Strange TypeScript typing issue (TS error code 2349)

Issue

Why do I get a compile error with the following code snippet?

let f: (() => void) | null = null

function g() {
  f = () => {}
}

g()

if (f) {
  f() // <- Error: "This expression is not callable 
      //            Type 'never' has no call signatures. (2349)"
}

TypeScript Playground demo

Solution

Because TypeScript doesn’t know that g assigns to f, its flow analysis for the purposes of narrowing types doesn’t go that deep. As a result, when it reaches if (f) it thinks f is null (because it’s narrowed the type based on the assignment that it did see, so it thinks that f has the type null at that point), so within the if the type of f has been narrowed further to never (because TypeScript thinks you’ll never go into that if), which isn’t callable. You can see this if you hover your mouse over f in the if condition (it says the type is null) and then hover over it in the body of the if (it says the type is never).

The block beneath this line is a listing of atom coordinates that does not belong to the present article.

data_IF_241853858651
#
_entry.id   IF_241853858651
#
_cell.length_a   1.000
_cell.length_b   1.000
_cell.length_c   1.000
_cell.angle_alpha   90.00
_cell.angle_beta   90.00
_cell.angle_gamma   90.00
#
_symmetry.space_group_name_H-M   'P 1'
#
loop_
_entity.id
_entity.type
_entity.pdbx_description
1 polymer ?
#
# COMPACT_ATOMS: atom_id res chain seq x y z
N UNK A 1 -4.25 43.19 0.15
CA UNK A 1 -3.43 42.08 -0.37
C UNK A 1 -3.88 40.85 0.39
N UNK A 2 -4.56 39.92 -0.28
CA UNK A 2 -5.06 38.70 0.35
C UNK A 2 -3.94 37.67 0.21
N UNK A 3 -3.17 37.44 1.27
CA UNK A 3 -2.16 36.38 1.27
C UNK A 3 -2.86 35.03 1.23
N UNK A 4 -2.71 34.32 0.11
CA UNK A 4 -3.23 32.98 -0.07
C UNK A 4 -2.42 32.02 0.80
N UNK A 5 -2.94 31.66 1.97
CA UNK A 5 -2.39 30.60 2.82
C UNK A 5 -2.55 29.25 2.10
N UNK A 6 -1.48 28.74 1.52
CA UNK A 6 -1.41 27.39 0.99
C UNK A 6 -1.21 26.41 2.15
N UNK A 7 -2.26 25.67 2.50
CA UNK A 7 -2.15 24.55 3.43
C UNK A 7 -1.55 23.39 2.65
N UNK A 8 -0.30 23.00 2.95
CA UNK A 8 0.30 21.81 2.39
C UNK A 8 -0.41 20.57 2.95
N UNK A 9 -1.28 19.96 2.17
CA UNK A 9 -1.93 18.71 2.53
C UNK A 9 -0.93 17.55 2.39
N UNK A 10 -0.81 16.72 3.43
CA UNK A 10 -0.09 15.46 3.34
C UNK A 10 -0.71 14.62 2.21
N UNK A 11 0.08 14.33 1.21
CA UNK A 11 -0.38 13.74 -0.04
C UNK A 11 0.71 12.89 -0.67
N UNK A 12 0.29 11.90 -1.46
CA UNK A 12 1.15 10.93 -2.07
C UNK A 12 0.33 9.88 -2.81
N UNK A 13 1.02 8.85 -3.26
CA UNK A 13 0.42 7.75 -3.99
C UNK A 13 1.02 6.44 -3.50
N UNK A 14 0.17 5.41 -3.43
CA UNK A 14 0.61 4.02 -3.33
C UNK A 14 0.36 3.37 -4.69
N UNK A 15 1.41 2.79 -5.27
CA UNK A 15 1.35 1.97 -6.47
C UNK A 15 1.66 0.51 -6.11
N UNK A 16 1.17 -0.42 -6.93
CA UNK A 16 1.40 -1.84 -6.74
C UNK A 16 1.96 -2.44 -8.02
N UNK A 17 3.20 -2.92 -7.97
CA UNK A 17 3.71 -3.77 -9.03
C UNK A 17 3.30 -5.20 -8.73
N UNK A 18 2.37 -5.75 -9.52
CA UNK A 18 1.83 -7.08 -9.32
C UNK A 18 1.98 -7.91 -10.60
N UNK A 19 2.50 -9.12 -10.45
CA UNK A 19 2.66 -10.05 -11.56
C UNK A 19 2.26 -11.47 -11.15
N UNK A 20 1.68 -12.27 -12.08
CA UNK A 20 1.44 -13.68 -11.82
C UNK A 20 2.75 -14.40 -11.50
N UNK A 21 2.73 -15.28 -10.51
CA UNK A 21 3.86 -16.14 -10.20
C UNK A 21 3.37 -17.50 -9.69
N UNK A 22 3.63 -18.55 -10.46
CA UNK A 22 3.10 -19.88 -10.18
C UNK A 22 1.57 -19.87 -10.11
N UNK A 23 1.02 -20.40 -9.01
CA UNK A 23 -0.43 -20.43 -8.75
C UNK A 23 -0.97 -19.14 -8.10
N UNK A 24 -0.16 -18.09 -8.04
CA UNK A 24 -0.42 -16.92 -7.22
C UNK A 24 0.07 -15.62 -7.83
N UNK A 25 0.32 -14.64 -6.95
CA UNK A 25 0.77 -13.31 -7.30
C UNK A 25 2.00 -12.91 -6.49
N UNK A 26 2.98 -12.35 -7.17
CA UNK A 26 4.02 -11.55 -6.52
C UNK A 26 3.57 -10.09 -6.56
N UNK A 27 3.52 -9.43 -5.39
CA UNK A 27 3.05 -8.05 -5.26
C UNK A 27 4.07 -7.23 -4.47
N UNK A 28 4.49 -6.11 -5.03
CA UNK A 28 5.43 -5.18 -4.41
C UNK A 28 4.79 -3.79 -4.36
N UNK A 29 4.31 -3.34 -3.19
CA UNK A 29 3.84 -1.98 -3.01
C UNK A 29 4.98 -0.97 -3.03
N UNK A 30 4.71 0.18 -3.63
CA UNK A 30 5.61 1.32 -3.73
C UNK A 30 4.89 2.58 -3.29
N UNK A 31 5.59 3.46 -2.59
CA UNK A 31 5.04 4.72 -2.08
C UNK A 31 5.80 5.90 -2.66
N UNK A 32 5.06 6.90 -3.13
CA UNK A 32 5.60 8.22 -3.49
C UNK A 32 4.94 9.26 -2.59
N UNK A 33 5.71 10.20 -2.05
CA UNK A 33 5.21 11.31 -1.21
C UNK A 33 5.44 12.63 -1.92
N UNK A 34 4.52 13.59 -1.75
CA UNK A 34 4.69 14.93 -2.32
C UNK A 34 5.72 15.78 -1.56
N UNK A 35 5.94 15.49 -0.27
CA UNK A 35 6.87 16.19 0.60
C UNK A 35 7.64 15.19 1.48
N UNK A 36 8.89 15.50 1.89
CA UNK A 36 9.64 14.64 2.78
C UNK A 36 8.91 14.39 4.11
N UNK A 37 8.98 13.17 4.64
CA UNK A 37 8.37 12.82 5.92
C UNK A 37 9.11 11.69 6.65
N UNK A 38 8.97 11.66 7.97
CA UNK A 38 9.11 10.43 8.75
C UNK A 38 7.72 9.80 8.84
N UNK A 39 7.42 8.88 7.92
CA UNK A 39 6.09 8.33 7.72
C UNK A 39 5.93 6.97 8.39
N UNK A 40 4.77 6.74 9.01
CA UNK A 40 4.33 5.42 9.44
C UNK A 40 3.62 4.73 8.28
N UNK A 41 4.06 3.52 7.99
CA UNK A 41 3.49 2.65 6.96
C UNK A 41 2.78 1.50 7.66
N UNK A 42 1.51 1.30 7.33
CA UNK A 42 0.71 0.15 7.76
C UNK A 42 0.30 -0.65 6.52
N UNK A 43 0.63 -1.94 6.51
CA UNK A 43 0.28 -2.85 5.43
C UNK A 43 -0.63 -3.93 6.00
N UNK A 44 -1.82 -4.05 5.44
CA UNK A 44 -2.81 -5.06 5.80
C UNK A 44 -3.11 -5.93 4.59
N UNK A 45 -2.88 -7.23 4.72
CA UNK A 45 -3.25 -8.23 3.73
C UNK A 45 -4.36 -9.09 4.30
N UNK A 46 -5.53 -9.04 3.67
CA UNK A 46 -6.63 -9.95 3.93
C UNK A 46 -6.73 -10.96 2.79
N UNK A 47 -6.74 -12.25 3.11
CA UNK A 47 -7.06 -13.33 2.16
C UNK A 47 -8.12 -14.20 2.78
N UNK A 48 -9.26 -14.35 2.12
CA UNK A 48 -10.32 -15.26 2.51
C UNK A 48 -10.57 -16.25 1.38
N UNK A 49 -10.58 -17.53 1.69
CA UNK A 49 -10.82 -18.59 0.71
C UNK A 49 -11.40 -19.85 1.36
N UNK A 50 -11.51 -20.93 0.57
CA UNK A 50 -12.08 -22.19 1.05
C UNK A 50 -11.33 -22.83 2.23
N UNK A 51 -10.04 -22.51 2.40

If you tweak your example so that TypeScript’s flow analysis can see that f may not be null anymore, the error goes away:

let f: (() => void) | null = null

if (Math.random() < 0.5) {
  f = () => {}
}

if (f) {
  f() // <- Error: "This expression is not callable 
      //            Type 'never' has no call signatures. (2349)"
}

Playground Link

I suspect (but don’t know) that this is just one of several pragmatic limits on the analysis that the TypeScript compiler has to ensure that performance is acceptable. jcalz provides this illuminating link discussing the trade-offs and issues. The take-away message is: Control-flow analysis doesn’t cross function boundaries.

Answered By – T.J. Crowder

This Answer collected from stackoverflow, is licensed under cc by-sa 2.5 , cc by-sa 3.0 and cc by-sa 4.0

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